Rachel Gould with the Renato D’Aiello Quartet
(Pizza Express Dean Street. January 19th 2012. Review by Sarah Ellen Hughes)
Rachel Gould is an American jazz singer, now resident in the UK having spent many years living in Holland. As such, the maturity and experience that she brings to her profession is considerable. A singer who has recorded with Chet Baker amongst others, proved at the Pizza Express Jazz Club, that she is up there amongst the best.
Gould was performing with an international quartet led by UK-based Italian saxophonist Renato D’Aiello, whom she met whilst singing in Europe. Their friendship has remained strong, and their rapport on stage showed the mutual respect they have for each other.
The quartet was fantastic: Enzo Zirilli, as always a force to be reckoned with at the drums; bassist Nicola Muresu with his nimble fingers. Renato D’Aiello was superb on tenor saxophone, his soloing terrific throughout. Boy, can he swing. And Bruno Montrone was a revelation at the piano, drawing lyrical horn-like phrasing out of the instrument, whether ballad or bebop. No wonder he’s hailed as one of Italy’s finest young players.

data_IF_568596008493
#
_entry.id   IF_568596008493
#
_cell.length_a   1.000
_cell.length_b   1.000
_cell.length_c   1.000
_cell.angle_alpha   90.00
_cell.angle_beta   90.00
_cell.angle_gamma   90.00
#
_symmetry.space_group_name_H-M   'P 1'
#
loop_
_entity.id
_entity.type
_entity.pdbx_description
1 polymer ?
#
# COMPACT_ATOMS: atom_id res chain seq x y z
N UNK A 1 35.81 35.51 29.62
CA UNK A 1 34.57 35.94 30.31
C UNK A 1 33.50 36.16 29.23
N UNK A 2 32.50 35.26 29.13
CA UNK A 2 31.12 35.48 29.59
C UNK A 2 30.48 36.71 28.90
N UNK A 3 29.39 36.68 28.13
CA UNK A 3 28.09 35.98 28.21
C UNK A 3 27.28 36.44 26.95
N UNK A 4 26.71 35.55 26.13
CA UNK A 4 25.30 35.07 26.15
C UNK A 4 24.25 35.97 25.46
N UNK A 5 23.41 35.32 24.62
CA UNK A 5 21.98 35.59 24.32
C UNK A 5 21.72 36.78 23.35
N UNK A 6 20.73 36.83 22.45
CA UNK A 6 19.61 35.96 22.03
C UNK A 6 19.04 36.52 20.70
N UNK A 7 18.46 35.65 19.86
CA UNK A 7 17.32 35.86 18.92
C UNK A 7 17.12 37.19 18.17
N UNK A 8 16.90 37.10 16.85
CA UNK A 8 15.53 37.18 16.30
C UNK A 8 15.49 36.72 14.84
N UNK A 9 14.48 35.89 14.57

Gould, though, was the star of the show. Admittedly, I felt that she was not entirely comfortable at points – this may have been owing to her slight bashfulness and unassuming personality – but she certainly nailed the vocals. There was a touch of Carmen McRae about her, particularly in the swooping and soaring of phrases, the deeply resonant low notes and faultless diction. Gould’s sprightly and sure-footed octave-hopping (I reckon the range is about three) in I want to be happy was particularly impressive.
Two tunes really grabbed me. A D’Aeillo original (instrumental) called Sea Goddess, was wonderful, and gave Muresu a chance to show off his fast fingerwork. Gould’s rendition of What is there to say, by Vernon Duke, was the highlight of the second set – a daringly slow arrangement impeccably delivered.
Now that she’s a resident here, I hope to be seeing Rachel Gould on our jazz stages much more.